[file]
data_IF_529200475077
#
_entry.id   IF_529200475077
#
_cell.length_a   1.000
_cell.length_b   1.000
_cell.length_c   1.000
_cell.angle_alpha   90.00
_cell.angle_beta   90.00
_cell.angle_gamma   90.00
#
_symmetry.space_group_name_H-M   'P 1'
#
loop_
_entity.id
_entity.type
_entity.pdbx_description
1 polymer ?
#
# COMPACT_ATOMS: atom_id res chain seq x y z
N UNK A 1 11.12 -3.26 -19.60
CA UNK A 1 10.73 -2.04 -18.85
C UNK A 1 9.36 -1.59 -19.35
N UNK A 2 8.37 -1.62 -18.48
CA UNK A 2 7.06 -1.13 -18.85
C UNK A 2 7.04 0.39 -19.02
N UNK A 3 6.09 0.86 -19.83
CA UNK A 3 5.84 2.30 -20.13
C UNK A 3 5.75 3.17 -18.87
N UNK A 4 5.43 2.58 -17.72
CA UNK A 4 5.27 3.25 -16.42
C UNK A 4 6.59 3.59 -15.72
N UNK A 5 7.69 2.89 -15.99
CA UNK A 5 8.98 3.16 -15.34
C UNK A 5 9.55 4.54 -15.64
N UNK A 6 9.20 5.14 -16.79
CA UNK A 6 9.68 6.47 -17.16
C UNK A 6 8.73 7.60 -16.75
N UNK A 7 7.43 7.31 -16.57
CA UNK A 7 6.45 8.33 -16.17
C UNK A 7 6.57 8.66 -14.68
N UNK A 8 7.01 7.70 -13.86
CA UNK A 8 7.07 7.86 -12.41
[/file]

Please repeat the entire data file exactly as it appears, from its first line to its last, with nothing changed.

data_IF_529200475077
#
_entry.id   IF_529200475077
#
_cell.length_a   1.000
_cell.length_b   1.000
_cell.length_c   1.000
_cell.angle_alpha   90.00
_cell.angle_beta   90.00
_cell.angle_gamma   90.00
#
_symmetry.space_group_name_H-M   'P 1'
#
loop_
_entity.id
_entity.type
_entity.pdbx_description
1 polymer ?
#
# COMPACT_ATOMS: atom_id res chain seq x y z
N UNK A 1 11.12 -3.26 -19.60
CA UNK A 1 10.73 -2.04 -18.85
C UNK A 1 9.36 -1.59 -19.35
N UNK A 2 8.37 -1.62 -18.48
CA UNK A 2 7.06 -1.13 -18.85
C UNK A 2 7.04 0.39 -19.02
N UNK A 3 6.09 0.86 -19.83
CA UNK A 3 5.84 2.30 -20.13
C UNK A 3 5.75 3.17 -18.87
N UNK A 4 5.43 2.58 -17.72
CA UNK A 4 5.27 3.25 -16.42
C UNK A 4 6.59 3.59 -15.72
N UNK A 5 7.69 2.89 -15.99
CA UNK A 5 8.98 3.16 -15.34
C UNK A 5 9.55 4.54 -15.64
N UNK A 6 9.20 5.14 -16.79
CA UNK A 6 9.68 6.47 -17.16
C UNK A 6 8.73 7.60 -16.75
N UNK A 7 7.43 7.31 -16.57
CA UNK A 7 6.45 8.33 -16.17
C UNK A 7 6.57 8.66 -14.68
N UNK A 8 7.01 7.70 -13.86
CA UNK A 8 7.07 7.86 -12.41